The Yuan and the Truth About Emerging-Market Currencies


An interesting dynamic, which played out recently, is the reversal in fortunes of the Chinese yuan, but we don’t think you should read too much into it. China’s yuan is a managed currency—but that doesn’t mean its direction is easy to predict. Trends for this emerging market currency have been whipsawed recently as the Chinese government switched its currency tactics.

Recap of yuan dynamics.

Starting last year, China wanted to depreciate the yuan in a calm manner, as it was pegged at an artificially high rate versus the U.S. dollar. This was part of a broader move by Chinese central authorities to justify the yuan being added to the International Monetary Fund (IMF) basket of reserve currencies. By allowing global markets to have a larger say in the value of the yuan, Chinese authorities hoped to demonstrate their growing embrace of market mechanisms. So, they allowed the yuan to have its value partially determined by global currency markets rather than only through a government-determined peg.

Sadly, for Chinese authorities, the global currency markets kept trying to take the currency to the “wrong” price, causing the yuan to suffer a steep decline. This caused vexation on the part of the Chinese government and they decided to return to the old way (you know, where they manipulated the yuan to the value they thought it should be), causing a rapid appreciation of the yuan versus most major currencies.

A look at the following chart shows how their experiment played out, and illustrates some of the unfortunate consequences:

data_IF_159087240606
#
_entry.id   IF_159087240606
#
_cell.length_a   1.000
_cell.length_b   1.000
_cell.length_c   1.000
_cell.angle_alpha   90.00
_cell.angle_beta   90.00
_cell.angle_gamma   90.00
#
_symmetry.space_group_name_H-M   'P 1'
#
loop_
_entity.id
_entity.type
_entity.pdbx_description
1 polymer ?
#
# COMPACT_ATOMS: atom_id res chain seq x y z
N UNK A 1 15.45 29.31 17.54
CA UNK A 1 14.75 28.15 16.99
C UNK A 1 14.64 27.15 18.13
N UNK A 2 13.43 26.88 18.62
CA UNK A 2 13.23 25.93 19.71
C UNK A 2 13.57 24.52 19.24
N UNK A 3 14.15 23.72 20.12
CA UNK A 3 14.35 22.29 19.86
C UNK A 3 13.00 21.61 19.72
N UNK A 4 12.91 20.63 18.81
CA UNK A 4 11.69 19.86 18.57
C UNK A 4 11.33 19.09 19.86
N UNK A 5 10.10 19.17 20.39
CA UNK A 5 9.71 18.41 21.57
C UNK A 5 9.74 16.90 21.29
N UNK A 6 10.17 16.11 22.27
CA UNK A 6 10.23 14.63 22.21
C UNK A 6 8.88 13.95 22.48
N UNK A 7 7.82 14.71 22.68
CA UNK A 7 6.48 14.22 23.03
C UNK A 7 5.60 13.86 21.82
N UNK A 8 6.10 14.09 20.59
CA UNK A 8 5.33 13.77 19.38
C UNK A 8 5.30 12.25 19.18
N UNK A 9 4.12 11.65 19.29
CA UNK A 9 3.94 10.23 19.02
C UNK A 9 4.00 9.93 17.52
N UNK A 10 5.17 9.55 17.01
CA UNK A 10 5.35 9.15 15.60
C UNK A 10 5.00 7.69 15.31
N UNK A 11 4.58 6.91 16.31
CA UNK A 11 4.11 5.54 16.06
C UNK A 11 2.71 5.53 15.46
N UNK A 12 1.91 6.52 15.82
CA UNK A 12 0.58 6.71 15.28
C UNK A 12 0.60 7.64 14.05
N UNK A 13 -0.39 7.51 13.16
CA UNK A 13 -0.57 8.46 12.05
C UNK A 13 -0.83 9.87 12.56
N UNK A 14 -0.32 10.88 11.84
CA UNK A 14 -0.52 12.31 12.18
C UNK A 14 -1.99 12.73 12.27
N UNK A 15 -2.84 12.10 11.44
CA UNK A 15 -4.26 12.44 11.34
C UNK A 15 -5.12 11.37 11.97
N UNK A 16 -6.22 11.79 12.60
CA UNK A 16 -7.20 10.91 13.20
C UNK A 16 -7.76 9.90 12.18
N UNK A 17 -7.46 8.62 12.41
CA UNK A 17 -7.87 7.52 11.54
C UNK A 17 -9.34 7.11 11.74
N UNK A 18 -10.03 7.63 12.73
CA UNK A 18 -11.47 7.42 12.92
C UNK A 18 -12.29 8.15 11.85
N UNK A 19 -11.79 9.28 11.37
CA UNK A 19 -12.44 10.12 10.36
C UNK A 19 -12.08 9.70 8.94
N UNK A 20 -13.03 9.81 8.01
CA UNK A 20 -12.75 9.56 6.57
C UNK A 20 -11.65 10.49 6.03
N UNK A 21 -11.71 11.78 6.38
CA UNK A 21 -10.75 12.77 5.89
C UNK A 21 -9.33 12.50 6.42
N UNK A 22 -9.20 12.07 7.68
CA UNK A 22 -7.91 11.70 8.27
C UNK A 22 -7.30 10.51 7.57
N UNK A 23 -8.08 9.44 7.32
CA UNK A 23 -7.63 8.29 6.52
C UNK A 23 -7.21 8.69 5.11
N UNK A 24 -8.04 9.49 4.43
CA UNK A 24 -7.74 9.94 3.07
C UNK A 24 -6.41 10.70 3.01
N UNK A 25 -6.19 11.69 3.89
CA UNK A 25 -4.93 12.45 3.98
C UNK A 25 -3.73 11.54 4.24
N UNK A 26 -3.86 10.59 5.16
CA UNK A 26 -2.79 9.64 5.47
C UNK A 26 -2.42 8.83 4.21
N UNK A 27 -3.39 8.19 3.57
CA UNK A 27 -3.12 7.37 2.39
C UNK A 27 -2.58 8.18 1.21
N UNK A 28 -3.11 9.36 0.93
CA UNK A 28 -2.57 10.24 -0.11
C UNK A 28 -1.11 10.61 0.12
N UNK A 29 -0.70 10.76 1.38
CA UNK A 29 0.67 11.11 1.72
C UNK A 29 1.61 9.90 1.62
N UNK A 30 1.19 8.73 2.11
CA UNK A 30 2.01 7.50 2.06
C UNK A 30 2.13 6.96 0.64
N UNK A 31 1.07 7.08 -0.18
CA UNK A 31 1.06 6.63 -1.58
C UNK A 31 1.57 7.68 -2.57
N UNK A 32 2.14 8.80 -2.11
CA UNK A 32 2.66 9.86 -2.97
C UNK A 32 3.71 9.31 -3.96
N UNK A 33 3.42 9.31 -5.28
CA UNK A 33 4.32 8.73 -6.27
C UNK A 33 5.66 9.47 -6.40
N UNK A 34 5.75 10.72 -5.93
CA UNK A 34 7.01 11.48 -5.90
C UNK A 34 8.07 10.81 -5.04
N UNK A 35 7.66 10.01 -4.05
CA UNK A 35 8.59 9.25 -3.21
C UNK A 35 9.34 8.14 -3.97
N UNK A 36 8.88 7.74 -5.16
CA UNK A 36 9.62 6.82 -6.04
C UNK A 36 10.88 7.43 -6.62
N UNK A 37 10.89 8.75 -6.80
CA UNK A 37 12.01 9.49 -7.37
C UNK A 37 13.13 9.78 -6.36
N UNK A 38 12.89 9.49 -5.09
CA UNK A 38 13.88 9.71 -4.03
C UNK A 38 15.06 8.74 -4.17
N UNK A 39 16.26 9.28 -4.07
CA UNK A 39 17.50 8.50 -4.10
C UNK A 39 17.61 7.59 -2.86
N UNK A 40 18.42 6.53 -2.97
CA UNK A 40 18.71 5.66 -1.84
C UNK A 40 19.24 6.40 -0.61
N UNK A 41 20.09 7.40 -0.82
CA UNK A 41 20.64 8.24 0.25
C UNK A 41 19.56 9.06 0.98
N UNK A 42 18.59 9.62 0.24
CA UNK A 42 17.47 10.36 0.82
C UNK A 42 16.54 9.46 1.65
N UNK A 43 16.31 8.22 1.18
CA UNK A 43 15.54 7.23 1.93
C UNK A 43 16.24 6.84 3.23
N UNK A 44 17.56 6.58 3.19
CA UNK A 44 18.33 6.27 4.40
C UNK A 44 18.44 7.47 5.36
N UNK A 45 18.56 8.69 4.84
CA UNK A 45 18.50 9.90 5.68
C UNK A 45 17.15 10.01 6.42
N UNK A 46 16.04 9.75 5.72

WSJ Graph

Can you find when the Chinese government allowed markets to determine yuan levels? And when they changed their mind? Both are, unsurprisingly, tied to the chart’s peaks and troughs (not necessarily in that order). Finally, it looks like the strengthening currency had an immediate braking effect on China’s exports. Not sure this quite played out according to plan.

The bottom line

Don’t believe everything you read (or see) related to the yuan. There are a lot of factors, many unseen, in motion and they often deliver conflicting results. A strengthening yuan is not always good news for the Chinese economy, and a rapid appreciation in the yuan is not always indicative of a positive viewpoint by the capital markets.

Potential Parametric solution

Our Emerging Markets Strategy includes large-, mid-, and small-cap stocks in over 50 developing countries. The strategy invests across both emerging and frontier markets using a top-down, three-part process designed to eliminate country and sector concentrations. We apply a disciplined, unemotional trading approach to build and maintain the strategy’s investment exposures.

Tim Atwill

Tim Atwill, PhD, CFA, Head of Investment Strategy (emeritus)

Tim led the Investment Strategy Team at Parametric, which is responsible for all aspects of Parametric’s investment strategies, until his retirement in 2019. He also held investment responsibilities for Parametric’s Emerging Markets and International Equity strategies as well as shared responsibility for the firm’s Commodities Strategy.

The views expressed in these posts are those of the authors and are current only through the date stated. These views are subject to change at any time based upon market or other conditions, and Parametric and its affiliates disclaim any responsibility to update such views. These views may not be relied upon as investment advice and, because investment decisions for Parametric are based on many factors, may not be relied upon as an indication of trading intent on behalf of any Parametric strategy. The discussion herein is general in nature and is provided for informational purposes only. There is no guarantee as to its accuracy or completeness. Past performance is no guarantee of future results. All investments are subject to the risk of loss.